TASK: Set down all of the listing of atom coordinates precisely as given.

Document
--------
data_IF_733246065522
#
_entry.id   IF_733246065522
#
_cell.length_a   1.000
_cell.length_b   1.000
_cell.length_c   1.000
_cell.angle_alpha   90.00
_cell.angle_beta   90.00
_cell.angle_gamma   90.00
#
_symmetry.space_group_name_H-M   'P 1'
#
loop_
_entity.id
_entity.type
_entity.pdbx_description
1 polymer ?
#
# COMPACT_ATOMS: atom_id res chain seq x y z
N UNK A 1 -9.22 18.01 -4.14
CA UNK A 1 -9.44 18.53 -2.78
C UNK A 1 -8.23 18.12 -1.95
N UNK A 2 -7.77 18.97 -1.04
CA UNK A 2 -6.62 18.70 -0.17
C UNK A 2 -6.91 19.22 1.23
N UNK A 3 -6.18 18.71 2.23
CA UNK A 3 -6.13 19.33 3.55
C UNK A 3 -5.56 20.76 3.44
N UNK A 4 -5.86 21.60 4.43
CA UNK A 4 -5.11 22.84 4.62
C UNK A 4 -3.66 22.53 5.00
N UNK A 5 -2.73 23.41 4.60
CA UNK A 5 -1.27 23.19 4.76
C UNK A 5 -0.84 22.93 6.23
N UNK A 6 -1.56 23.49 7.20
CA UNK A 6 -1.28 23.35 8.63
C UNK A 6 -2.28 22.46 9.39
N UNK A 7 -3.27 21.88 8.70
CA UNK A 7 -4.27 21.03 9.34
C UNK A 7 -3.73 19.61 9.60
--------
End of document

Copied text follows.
data_IF_733246065522
#
_entry.id   IF_733246065522
#
_cell.length_a   1.000
_cell.length_b   1.000
_cell.length_c   1.000
_cell.angle_alpha   90.00
_cell.angle_beta   90.00
_cell.angle_gamma   90.00
#
_symmetry.space_group_name_H-M   'P 1'
#
loop_
_entity.id
_entity.type
_entity.pdbx_description
1 polymer ?
#
# COMPACT_ATOMS: atom_id res chain seq x y z
N UNK A 1 -9.22 18.01 -4.14
CA UNK A 1 -9.44 18.53 -2.78
C UNK A 1 -8.23 18.12 -1.95
N UNK A 2 -7.77 18.97 -1.04
CA UNK A 2 -6.62 18.70 -0.17
C UNK A 2 -6.91 19.22 1.23
N UNK A 3 -6.18 18.71 2.23
CA UNK A 3 -6.13 19.33 3.55
C UNK A 3 -5.56 20.76 3.44
N UNK A 4 -5.86 21.60 4.43
CA UNK A 4 -5.11 22.84 4.62
C UNK A 4 -3.66 22.53 5.00
N UNK A 5 -2.73 23.41 4.60
CA UNK A 5 -1.27 23.19 4.76
C UNK A 5 -0.84 22.93 6.23
N UNK A 6 -1.56 23.49 7.20
CA UNK A 6 -1.28 23.35 8.63
C UNK A 6 -2.28 22.46 9.39
N UNK A 7 -3.27 21.88 8.70
CA UNK A 7 -4.27 21.03 9.34
C UNK A 7 -3.73 19.61 9.60